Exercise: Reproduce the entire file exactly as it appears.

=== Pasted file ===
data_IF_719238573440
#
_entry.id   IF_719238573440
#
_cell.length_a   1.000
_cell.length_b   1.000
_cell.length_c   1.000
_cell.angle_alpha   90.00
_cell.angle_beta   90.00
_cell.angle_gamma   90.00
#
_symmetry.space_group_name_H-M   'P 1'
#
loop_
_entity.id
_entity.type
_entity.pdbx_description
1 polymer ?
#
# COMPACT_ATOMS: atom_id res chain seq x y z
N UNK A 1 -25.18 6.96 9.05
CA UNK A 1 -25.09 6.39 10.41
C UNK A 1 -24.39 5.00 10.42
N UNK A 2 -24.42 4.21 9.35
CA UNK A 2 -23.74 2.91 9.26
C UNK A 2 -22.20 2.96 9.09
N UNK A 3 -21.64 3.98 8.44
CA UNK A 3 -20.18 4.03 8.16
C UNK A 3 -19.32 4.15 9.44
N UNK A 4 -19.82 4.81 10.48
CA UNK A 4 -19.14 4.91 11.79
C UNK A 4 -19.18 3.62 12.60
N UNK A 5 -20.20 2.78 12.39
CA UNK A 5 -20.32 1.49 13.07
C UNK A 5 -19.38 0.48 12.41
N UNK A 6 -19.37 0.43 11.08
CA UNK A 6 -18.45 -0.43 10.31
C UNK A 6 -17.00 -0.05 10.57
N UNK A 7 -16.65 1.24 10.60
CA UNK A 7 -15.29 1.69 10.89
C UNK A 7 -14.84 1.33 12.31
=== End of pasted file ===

data_IF_719238573440
#
_entry.id   IF_719238573440
#
_cell.length_a   1.000
_cell.length_b   1.000
_cell.length_c   1.000
_cell.angle_alpha   90.00
_cell.angle_beta   90.00
_cell.angle_gamma   90.00
#
_symmetry.space_group_name_H-M   'P 1'
#
loop_
_entity.id
_entity.type
_entity.pdbx_description
1 polymer ?
#
# COMPACT_ATOMS: atom_id res chain seq x y z
N UNK A 1 -25.18 6.96 9.05
CA UNK A 1 -25.09 6.39 10.41
C UNK A 1 -24.39 5.00 10.42
N UNK A 2 -24.42 4.21 9.35
CA UNK A 2 -23.74 2.91 9.26
C UNK A 2 -22.20 2.96 9.09
N UNK A 3 -21.64 3.98 8.44
CA UNK A 3 -20.18 4.03 8.16
C UNK A 3 -19.32 4.15 9.44
N UNK A 4 -19.82 4.81 10.48
CA UNK A 4 -19.14 4.91 11.79
C UNK A 4 -19.18 3.62 12.60
N UNK A 5 -20.20 2.78 12.39
CA UNK A 5 -20.32 1.49 13.07
C UNK A 5 -19.38 0.48 12.41
N UNK A 6 -19.37 0.43 11.08
CA UNK A 6 -18.45 -0.43 10.31
C UNK A 6 -17.00 -0.05 10.57
N UNK A 7 -16.65 1.24 10.60
CA UNK A 7 -15.29 1.69 10.89
C UNK A 7 -14.84 1.33 12.31